Norton Critical Edition Sir Gawain And The Green Knight Paperback – Nov 1 2009
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About the Author
Marie Borroff is Sterling Professor of English, Emeritus, at Yale University. Her verse translation of Sir Gawain and the Green Knight was first published in 1967; it appeared together with her translations of Patience and Pearl in 2001. The Gawain-Poet: Complete Works, including her translation of Cleanness and St. Erkenwald, is scheduled for publication in 2010. She is the author of Sir Gawain and the Green Knight: A Stylistic and Metrical Study and of Traditions and Renewals: Chaucer, the Gawain-Poet, and Beyond (Yale University Press, 1962, 2003).
Most Helpful Customer Reviews on Amazon.com (beta)
"And then the season of summer with the soft winds,
When Zephyr sighs low over seeds and shoots;
Glad is the green plant growing abroad,
When the dew at dawn drops from the leaves,
To get a gracious glance from the golden sun.
But harvest with harsher winds follows hard after,
Warns him to ripen well ere winter comes;
Drives forth the dust in the droughty season,
From the face of the fields to fly high in air.
Wroth winds in the welkin wrestle with the sun,
The leaves launch from the linden and light on the ground,
And the grass turns to gray, that once grew green.
Then all ripens and rots that rose up at first,
And so the year moves on in yesterdays many,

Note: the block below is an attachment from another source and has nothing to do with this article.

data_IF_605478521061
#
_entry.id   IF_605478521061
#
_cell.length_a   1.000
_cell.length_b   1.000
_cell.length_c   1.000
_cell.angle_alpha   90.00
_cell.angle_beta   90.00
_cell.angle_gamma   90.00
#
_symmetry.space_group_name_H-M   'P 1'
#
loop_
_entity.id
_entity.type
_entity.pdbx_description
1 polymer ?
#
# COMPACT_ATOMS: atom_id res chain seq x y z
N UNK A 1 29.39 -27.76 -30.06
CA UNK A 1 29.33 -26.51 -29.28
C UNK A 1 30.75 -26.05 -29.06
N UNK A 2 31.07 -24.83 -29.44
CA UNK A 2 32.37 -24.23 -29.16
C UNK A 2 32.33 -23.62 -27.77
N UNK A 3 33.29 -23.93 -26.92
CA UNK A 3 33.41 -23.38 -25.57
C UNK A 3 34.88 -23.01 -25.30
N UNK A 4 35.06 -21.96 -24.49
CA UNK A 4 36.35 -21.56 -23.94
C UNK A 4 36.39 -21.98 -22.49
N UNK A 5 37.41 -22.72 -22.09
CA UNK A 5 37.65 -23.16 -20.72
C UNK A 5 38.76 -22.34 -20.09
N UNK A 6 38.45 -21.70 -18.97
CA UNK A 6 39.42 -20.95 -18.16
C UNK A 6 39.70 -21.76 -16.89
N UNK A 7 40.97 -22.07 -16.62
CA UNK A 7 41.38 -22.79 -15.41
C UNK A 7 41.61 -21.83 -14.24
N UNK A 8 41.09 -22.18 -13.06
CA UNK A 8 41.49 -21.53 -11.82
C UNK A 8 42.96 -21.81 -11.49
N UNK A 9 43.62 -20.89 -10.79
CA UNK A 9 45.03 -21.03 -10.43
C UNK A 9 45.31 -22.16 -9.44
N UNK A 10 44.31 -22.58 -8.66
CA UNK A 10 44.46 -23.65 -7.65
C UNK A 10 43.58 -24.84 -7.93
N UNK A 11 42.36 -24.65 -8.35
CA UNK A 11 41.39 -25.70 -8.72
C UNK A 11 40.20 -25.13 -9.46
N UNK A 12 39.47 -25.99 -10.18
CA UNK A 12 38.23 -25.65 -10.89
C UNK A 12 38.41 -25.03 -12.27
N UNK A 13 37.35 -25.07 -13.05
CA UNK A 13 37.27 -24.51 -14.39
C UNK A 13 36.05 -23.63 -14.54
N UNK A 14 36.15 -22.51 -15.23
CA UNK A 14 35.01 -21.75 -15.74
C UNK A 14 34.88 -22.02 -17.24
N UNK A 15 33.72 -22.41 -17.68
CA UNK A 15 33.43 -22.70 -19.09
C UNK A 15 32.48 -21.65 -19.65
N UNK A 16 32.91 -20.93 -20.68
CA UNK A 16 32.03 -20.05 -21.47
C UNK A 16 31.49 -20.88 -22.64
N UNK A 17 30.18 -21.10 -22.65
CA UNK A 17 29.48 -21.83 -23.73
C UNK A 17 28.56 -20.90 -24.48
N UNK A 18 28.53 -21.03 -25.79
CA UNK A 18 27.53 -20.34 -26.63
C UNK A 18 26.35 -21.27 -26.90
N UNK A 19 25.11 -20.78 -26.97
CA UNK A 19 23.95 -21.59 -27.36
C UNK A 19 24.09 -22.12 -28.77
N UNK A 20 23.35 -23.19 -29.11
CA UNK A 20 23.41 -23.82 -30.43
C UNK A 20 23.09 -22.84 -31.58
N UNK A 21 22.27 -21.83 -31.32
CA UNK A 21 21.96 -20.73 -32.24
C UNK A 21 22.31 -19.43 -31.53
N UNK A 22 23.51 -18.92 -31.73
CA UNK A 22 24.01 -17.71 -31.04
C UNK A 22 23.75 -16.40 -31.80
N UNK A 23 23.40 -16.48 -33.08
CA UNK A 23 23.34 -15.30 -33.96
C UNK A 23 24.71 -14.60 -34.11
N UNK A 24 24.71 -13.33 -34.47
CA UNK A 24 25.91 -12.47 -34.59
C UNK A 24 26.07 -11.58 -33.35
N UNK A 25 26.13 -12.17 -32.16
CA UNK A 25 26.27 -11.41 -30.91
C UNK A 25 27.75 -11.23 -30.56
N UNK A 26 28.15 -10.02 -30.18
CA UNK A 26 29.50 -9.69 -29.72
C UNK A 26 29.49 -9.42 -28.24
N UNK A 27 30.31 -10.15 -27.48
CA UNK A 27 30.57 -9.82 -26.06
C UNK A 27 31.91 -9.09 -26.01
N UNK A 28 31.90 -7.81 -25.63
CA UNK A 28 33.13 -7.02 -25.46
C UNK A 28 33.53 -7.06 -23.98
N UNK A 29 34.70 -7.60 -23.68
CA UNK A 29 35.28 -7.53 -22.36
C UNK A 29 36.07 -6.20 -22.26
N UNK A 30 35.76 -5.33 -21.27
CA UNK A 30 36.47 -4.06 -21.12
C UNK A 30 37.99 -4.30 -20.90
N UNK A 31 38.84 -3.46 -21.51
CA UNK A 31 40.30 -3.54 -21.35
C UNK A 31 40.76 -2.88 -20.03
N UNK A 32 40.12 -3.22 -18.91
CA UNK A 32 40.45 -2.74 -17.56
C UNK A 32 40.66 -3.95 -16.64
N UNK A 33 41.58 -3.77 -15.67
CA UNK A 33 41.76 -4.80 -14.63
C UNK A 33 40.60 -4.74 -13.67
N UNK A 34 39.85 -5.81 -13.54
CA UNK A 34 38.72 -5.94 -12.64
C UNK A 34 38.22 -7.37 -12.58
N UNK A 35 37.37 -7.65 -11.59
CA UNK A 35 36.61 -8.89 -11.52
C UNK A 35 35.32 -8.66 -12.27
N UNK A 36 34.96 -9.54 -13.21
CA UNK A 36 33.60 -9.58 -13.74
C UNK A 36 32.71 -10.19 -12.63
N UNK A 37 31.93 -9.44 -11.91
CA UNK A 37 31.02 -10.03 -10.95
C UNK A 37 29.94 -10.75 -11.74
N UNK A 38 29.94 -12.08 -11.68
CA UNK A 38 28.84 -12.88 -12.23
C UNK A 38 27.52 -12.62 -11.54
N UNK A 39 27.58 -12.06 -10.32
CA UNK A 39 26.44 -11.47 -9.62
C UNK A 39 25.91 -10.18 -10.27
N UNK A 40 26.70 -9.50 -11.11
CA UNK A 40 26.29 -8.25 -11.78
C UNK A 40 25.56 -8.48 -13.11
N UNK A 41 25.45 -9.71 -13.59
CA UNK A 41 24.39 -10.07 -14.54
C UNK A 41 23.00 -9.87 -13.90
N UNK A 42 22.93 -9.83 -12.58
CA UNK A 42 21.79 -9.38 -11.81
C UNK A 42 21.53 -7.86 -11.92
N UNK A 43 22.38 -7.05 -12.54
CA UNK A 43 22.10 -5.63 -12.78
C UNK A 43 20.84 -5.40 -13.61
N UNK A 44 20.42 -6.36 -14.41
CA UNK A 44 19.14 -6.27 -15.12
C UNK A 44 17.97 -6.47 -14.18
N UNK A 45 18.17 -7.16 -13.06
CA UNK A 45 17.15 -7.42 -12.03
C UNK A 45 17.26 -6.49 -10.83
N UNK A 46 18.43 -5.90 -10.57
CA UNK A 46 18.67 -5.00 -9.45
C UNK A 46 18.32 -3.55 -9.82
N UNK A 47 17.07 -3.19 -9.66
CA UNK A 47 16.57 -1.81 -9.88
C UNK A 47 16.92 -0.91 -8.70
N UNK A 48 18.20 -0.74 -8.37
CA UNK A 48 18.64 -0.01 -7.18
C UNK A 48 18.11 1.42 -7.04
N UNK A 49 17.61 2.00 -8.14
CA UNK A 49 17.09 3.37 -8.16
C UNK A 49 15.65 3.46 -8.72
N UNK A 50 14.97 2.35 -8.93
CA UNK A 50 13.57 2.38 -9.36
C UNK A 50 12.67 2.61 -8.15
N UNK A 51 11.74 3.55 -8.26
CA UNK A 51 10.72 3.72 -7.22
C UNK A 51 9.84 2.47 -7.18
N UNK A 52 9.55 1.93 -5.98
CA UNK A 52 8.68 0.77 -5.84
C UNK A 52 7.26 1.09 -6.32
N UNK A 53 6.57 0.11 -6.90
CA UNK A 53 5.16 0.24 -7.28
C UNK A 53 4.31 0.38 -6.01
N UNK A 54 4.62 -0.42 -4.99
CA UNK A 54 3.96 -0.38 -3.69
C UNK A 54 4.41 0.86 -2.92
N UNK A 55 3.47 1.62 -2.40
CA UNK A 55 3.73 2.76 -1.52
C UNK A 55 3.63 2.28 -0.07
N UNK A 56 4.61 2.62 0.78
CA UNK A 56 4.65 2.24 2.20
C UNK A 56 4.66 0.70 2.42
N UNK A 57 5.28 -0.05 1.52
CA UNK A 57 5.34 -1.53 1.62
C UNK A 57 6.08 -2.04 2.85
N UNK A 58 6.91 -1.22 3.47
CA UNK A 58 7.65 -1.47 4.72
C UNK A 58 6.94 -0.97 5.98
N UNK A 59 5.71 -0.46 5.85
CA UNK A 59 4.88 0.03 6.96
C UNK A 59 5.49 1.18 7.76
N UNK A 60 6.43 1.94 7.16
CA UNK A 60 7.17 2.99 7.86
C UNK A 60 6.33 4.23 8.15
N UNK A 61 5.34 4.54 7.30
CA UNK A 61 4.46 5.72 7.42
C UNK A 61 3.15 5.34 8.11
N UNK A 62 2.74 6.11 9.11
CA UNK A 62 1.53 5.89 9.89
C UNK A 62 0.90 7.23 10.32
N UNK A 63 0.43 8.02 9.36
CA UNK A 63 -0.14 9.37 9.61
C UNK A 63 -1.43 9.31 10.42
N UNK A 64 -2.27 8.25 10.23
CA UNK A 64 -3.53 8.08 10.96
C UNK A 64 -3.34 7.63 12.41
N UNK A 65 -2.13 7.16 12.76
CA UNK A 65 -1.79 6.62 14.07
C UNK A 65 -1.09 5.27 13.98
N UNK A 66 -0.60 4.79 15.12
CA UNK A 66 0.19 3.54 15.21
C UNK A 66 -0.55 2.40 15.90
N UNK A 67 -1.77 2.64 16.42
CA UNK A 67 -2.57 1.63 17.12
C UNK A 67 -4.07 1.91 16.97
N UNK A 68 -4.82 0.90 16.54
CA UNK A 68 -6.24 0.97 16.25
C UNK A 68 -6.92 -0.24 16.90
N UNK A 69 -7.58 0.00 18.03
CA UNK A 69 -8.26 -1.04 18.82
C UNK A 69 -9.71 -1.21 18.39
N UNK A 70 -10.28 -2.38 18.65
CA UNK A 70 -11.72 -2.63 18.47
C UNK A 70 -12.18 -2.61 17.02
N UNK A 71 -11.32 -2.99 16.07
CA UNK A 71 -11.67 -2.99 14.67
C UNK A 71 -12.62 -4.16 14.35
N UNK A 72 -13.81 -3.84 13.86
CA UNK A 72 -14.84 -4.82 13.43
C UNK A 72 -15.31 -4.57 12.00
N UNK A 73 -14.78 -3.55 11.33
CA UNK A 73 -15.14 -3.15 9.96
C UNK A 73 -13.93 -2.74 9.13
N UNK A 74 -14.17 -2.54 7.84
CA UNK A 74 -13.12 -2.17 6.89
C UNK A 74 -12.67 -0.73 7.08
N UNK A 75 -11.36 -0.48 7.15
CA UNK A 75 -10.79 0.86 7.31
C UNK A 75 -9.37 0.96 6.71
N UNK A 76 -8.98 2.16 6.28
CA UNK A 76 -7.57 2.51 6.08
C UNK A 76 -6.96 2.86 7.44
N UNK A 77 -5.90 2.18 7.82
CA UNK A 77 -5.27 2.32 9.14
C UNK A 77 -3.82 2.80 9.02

And winter once more, by the world's law,
At Michaelmas the moon
Hangs wintry pale in sky;
Sir Gawain girds him soon
For travails yet to try."
Just, come on. That's awesome.
There is a short introduction about how the poem came to be preserved in the library of Robert Cotton, the great Elizabethan antiquary, as well as a description of this Authurian Romance with its theme of the ideal of knightly conduct - of courage, loyalty and courtesy. Equally interesting in this brief introduction is a discussion of the alliterative style of the poem, and the principles the translator had to follow to ensure that her translation into Modern English would be able to adhere as closely as possible to this style. There is a short section at the back of the book on the Metrical form of the original poem which provides a detailed description of the "alliterative long line" of the poem and samples of the original Middle English version for comparison with the translated version.
The poem is about 2500 lines long and the alliterative style can probably be best appreciated if it is read out aloud. I am not going to go into the tale because that might spoil the fun, but it was an unexpectedly enjoyable read and I learnt more than I expected about the form and style of poetry of medieval times.
I have a copy of Chaucer's Canterbury Tales in my library, and perhaps I may renew my acquaintance with that, even though the English which Chaucer used is quite different (and perhaps more modern) from that of this poem - something which might be explained by the fact that mediaeval knights of England were mainly of Norman blood, whose first language was primarily French rather than English. According to my readings on the history of Norman England, it was not until the 14th century that the "English" nobility really started to adopt the use of the language of their native English servants and serfs.
If you like Arthurian Romances, this translation is easy and most enjoyable to read. I thoroughly recommend it!
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